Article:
JPML To Consider MDL for Atrium Prolite, Proloop Mesh Lawsuits at Hearing March 31

Plaintiffs have asked the panel to consolidate the hernia mesh lawsuits in a central California federal court for pretrial proceedings.

As a growing number of hernia mesh lawsuits continue to be filed throughout the federal court system by individuals who received Atrium Prolite or Atrium Proloop repair products, the U.S. Judicial Panel on Multidistrict Litigation (JPML) has agreed to hear oral arguments next month to consider whether the litigation should be consolidated before one judge for pretrial proceedings.

Atrium ProLoop and ProLite are types of polypropylene mesh that have been widely used in recent years for surgical hernia repairs. However, the lawsuits allege the products were defectively designed by Atrium Medical, and that the manufacturer failed to adequately test the hernia mesh, which has resulted in high failure rates, frequent complications and revision surgeries among patients.

In December, a group of 15 plaintiffs filed a motion to establish an Atrium ProLoop and ProLite MDL (Multidistrict Litigation), which would transfer cases pending in U.S. District Courts nationwide to one judge for coordinated management to reduce duplicative discovery into common issues in the claims, avoid inconsistent pretrial rulings and a waste of judicial resources.

Last month, Atrium Medical Corporation and Maquet Cardiovascular, LLC filed a response, urging the MDL panel to reject that proposal, indicating that the hernia mesh litigation should proceed in various different U.S. District Courts without any formal coordination effort.

In a hearing session order (PDF) issued this week, the JPML announced it will consider oral arguments over whether it should consolidate lawsuits pending in at least four different federal courts on March 31, 2022, at the Hale Boggs Federal Building Courthouse in New Orleans, Louisiana.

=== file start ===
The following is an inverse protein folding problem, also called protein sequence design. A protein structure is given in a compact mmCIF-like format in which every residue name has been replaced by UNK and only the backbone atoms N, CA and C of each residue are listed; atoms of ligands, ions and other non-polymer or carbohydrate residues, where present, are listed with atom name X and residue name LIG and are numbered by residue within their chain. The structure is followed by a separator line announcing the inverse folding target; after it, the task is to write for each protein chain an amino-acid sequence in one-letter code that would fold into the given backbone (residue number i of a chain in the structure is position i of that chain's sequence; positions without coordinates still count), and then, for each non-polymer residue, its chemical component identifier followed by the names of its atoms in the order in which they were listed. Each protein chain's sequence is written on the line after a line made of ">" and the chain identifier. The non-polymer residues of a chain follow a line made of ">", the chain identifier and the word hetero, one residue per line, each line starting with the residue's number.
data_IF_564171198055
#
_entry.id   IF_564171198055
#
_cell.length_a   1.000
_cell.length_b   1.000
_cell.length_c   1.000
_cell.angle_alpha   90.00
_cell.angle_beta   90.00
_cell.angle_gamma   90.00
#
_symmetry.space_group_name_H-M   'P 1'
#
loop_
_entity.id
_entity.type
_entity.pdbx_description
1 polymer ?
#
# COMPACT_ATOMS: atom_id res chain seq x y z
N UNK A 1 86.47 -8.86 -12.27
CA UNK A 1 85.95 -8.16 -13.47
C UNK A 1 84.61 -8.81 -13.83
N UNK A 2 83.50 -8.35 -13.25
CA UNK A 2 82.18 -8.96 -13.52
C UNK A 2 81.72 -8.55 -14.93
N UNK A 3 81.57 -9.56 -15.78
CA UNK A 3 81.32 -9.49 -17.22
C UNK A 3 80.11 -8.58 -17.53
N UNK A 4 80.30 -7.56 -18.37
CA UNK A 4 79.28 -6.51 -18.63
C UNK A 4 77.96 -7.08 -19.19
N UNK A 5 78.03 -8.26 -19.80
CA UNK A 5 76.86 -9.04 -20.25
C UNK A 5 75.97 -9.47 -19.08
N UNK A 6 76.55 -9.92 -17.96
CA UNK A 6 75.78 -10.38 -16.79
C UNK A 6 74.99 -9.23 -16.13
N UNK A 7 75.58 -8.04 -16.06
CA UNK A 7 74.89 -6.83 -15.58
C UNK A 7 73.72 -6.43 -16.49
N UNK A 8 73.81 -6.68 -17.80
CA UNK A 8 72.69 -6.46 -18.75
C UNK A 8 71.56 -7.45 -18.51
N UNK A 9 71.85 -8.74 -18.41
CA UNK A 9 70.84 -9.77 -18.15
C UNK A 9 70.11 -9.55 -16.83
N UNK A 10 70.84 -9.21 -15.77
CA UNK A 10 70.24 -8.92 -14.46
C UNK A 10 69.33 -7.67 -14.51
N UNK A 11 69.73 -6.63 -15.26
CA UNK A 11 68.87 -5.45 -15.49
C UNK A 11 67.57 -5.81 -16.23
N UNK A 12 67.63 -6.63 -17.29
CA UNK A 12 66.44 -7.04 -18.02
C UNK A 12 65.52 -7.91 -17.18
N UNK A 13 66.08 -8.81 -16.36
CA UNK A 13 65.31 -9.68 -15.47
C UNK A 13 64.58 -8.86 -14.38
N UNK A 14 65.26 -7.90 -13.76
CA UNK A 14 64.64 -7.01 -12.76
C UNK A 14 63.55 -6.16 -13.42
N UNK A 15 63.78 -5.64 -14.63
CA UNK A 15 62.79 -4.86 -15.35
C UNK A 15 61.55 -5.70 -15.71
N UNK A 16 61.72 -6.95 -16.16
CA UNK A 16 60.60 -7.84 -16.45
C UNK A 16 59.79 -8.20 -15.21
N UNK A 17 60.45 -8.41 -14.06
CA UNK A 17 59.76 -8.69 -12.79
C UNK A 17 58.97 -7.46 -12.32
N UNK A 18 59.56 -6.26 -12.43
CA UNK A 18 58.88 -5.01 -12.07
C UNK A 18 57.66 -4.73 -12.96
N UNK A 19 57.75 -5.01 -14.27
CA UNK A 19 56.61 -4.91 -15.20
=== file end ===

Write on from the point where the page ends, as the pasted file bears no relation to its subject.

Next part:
Such consolidation is common in complex medical device litigation, where a large number of claims have been presented by former recipients of the same medical device or implant, alleging similar injuries.

The U.S. JPML has already established hernia mesh MDLs for claims involving a number of different polypropylene mesh products sold by different manufacturers in recent years, including Bard mesh lawsuitsEthicon Physiomesh lawsuits and Atrium C-Qur lawsuits.

Plaintiffs say each of the lawsuits over Atrium ProLite and ProLoop mesh raise nearly identical allegations, and will involve many common witnesses, indicating that all parties will benefit from establishing coordinated pretrial proceedings before one judge, suggesting that the litigation be transferred to the U.S. District Court for the Central District of California.

Atrium Medical has maintained that consolidation is not necessary, pointing out that at least one hernia mesh lawsuit has already reached trial, resulting in a defense verdict in October, and a second case is close to finishing expert discovery. However, if the U.S. JPML decides that an Atrium Prolite and Proloop mesh MDL is appropriate, then the manufacturer indicates the cases should be consolidated in the Northern District of Illinois under Judge Mary Rowland, who has already overseen one ProLite hernia mesh trial.

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